The proposed Guides contains a new section that emphasizes that certifications/seals are endorsements covered by FTC's Endorsement Guides. This new section provides new examples illustrating how those Guides apply to environmental claims. For example, as a marketer, you should disclose material connections to the certifier. Under the current Guides, certifications/seals are addressed in only one example in the general environmental benefit section. (See 16 CFR 260.7, Example 5.)

These proposed Guides say that an unqualified certification/seal (one that does not state the basis for certification) likely conveys a general environmental benefit claim. Accordingly, you should use clear and prominent language limiting the claim to particular attribute(s) for which you have substantiation. This provision highlights guidance that's already provided in the current Guides' Example 5.

The proposed Guides point out that third-party certification does not eliminate a marketer's obligation to have substantiation for all conveyed claims.

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What about solid waste products other than those destined for landfills, incinerators or recycling facilities? The proposed Guides clarify that the "reasonably short period of time" for complete decomposition is no more than one year after customary disposal. Under the current Guides, a marketer should qualify a degradable claim unless it can substantiate that the "entire product or package will completely breakdown and return to nature within a reasonably short period of time after customary disposal."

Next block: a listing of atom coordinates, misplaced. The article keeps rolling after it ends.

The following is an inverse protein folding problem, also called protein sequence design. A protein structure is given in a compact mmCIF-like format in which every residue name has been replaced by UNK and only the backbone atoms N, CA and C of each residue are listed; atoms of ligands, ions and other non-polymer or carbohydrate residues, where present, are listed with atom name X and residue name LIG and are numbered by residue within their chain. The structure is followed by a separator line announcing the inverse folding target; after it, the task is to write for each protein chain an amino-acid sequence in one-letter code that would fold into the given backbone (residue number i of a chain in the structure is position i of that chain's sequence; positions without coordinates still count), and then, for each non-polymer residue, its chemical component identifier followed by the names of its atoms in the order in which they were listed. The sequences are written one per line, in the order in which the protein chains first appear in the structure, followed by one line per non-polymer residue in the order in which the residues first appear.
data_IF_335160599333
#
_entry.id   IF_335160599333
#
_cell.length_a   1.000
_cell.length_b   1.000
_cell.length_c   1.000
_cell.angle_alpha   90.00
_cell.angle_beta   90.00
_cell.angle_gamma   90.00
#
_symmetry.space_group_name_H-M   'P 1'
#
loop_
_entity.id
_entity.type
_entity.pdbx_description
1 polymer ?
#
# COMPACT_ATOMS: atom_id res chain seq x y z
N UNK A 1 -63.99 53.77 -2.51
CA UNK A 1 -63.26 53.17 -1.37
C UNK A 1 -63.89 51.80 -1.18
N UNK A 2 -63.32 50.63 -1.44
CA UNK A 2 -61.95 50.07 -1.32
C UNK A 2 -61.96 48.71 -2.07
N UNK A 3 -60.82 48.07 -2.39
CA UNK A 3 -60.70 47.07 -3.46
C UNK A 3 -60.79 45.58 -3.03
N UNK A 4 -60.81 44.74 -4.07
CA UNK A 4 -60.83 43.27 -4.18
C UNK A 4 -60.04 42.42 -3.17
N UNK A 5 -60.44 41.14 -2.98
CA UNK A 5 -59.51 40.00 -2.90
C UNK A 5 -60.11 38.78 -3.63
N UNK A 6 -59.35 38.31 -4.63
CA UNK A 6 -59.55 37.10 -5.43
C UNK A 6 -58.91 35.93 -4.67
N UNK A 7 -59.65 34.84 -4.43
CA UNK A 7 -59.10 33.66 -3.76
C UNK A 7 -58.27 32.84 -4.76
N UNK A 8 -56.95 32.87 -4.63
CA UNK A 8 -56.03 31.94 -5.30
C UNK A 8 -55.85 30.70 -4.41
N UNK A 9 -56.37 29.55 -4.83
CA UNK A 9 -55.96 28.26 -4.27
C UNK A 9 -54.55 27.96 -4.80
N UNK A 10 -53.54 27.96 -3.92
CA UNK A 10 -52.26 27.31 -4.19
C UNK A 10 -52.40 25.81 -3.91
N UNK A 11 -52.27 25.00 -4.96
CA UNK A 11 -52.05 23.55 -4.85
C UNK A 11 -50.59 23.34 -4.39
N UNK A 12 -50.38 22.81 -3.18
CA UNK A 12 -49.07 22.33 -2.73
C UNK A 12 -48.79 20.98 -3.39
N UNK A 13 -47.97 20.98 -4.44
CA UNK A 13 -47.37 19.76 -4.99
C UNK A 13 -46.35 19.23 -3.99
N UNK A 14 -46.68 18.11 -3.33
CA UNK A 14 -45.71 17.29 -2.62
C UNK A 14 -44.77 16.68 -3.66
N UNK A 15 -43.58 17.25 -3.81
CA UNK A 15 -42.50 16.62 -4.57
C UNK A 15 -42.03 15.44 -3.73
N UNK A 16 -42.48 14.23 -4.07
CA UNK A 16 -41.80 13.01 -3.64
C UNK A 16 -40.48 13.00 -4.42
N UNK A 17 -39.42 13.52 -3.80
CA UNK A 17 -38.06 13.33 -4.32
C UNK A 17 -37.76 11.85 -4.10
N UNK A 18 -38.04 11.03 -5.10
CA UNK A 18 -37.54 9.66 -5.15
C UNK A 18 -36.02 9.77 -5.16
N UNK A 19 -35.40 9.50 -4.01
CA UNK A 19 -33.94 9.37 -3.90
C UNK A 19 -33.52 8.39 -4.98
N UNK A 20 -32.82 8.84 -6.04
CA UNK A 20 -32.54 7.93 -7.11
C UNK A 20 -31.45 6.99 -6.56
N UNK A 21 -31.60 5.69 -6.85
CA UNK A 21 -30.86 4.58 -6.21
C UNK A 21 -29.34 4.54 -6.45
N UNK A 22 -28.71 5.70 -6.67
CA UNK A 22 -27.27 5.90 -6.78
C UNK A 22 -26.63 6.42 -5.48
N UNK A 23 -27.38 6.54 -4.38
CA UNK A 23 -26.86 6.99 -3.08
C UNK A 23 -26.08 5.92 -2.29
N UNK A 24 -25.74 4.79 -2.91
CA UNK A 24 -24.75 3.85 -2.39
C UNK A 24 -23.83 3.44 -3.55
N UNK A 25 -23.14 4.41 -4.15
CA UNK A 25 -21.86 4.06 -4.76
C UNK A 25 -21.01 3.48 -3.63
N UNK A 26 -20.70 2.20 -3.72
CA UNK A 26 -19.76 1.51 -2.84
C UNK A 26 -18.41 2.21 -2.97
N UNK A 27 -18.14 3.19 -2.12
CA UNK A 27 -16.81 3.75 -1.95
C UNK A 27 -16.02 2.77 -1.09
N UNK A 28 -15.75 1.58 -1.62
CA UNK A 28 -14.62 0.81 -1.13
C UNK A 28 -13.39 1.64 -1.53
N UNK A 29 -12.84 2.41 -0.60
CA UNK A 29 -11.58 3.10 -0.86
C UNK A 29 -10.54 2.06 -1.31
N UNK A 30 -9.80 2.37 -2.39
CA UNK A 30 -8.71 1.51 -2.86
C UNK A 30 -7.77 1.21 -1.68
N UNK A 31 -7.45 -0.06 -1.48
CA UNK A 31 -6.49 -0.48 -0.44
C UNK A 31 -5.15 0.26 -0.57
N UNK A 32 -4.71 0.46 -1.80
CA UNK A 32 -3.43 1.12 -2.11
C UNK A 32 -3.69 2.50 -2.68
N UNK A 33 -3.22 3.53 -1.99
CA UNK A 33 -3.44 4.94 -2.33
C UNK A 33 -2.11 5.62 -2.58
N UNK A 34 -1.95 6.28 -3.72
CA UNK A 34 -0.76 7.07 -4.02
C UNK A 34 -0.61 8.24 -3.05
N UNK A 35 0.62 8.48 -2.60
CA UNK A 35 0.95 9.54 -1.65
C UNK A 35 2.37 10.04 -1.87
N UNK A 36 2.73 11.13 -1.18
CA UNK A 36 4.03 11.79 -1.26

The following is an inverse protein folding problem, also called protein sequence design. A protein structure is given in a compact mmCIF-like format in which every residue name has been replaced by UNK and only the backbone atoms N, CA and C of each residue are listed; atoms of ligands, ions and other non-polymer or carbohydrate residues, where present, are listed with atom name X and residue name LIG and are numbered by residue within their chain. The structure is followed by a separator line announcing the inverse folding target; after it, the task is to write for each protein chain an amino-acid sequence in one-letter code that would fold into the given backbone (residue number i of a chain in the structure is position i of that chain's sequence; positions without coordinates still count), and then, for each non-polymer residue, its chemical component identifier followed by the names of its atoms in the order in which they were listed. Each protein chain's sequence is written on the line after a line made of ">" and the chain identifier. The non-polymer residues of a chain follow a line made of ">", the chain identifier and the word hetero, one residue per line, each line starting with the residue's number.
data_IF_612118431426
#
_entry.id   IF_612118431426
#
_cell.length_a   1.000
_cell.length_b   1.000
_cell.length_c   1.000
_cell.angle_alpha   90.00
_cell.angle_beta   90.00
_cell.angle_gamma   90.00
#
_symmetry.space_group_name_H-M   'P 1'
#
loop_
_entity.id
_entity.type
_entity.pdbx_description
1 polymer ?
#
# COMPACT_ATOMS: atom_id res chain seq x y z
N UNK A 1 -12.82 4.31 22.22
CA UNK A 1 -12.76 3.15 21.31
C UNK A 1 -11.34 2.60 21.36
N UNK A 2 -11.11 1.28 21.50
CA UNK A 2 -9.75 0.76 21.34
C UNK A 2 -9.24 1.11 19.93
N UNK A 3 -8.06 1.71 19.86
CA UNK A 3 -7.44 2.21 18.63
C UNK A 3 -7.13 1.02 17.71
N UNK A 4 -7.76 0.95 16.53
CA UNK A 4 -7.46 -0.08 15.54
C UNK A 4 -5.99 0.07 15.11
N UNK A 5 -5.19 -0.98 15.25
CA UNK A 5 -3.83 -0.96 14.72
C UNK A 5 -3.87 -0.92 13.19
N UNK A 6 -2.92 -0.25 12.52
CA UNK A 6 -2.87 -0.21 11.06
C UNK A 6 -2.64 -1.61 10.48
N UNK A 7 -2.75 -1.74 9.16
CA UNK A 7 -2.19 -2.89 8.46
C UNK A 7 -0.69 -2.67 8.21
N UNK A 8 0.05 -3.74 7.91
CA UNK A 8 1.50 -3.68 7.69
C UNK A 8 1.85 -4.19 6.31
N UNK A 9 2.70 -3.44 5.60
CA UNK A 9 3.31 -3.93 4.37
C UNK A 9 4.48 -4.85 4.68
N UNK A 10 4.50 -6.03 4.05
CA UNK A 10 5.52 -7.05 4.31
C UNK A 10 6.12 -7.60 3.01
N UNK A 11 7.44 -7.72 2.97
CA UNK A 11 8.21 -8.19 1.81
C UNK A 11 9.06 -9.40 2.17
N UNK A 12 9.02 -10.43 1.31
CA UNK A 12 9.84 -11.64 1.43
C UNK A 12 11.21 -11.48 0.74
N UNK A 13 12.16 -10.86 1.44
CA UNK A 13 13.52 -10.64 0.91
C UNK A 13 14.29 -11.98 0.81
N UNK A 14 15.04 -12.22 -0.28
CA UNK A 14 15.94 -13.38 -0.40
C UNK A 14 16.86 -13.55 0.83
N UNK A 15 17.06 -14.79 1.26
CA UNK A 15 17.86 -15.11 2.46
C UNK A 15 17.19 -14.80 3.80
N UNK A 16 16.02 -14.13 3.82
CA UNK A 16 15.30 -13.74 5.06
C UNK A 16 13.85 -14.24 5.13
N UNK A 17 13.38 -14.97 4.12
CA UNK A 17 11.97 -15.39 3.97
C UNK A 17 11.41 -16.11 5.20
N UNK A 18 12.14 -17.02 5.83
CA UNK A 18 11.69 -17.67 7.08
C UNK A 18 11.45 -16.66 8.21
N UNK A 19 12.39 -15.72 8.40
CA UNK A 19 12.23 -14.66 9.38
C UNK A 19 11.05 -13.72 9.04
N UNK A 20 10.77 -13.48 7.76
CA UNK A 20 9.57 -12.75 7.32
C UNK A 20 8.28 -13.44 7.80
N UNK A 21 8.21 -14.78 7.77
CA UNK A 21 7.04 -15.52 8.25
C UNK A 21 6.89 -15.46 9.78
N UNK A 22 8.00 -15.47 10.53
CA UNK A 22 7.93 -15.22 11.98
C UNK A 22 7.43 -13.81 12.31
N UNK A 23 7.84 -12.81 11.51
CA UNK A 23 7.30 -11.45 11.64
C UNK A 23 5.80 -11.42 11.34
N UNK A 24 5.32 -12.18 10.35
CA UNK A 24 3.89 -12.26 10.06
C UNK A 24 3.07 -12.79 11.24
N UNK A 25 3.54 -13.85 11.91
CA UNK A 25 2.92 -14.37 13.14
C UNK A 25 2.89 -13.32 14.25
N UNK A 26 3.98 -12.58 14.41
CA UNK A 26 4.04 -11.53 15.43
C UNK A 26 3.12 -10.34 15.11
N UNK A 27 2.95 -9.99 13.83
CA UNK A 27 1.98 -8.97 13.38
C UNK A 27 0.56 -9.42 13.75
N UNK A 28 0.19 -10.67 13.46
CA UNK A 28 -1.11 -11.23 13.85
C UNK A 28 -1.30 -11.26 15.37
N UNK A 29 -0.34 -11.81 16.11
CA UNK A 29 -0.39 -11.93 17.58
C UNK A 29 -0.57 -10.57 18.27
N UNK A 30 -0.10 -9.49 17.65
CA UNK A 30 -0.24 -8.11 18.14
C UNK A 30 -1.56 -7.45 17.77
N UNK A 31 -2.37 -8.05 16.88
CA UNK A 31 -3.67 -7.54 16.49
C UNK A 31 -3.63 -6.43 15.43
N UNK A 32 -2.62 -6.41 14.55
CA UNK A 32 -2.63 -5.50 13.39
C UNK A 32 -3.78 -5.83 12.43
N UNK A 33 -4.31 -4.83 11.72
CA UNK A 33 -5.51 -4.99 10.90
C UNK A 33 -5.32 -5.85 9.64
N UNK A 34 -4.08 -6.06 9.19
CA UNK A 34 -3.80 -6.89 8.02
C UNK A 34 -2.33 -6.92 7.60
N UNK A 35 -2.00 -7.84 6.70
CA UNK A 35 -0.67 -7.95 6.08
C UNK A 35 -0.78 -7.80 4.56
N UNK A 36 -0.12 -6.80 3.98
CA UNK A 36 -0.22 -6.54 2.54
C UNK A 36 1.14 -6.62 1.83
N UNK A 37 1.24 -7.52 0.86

As a marketer, under the proposed Guides, you should not make unqualified degradable claims for items destined for landfills, incinerators, or recycling facilities. Reason: Decomposition won't occur within one year.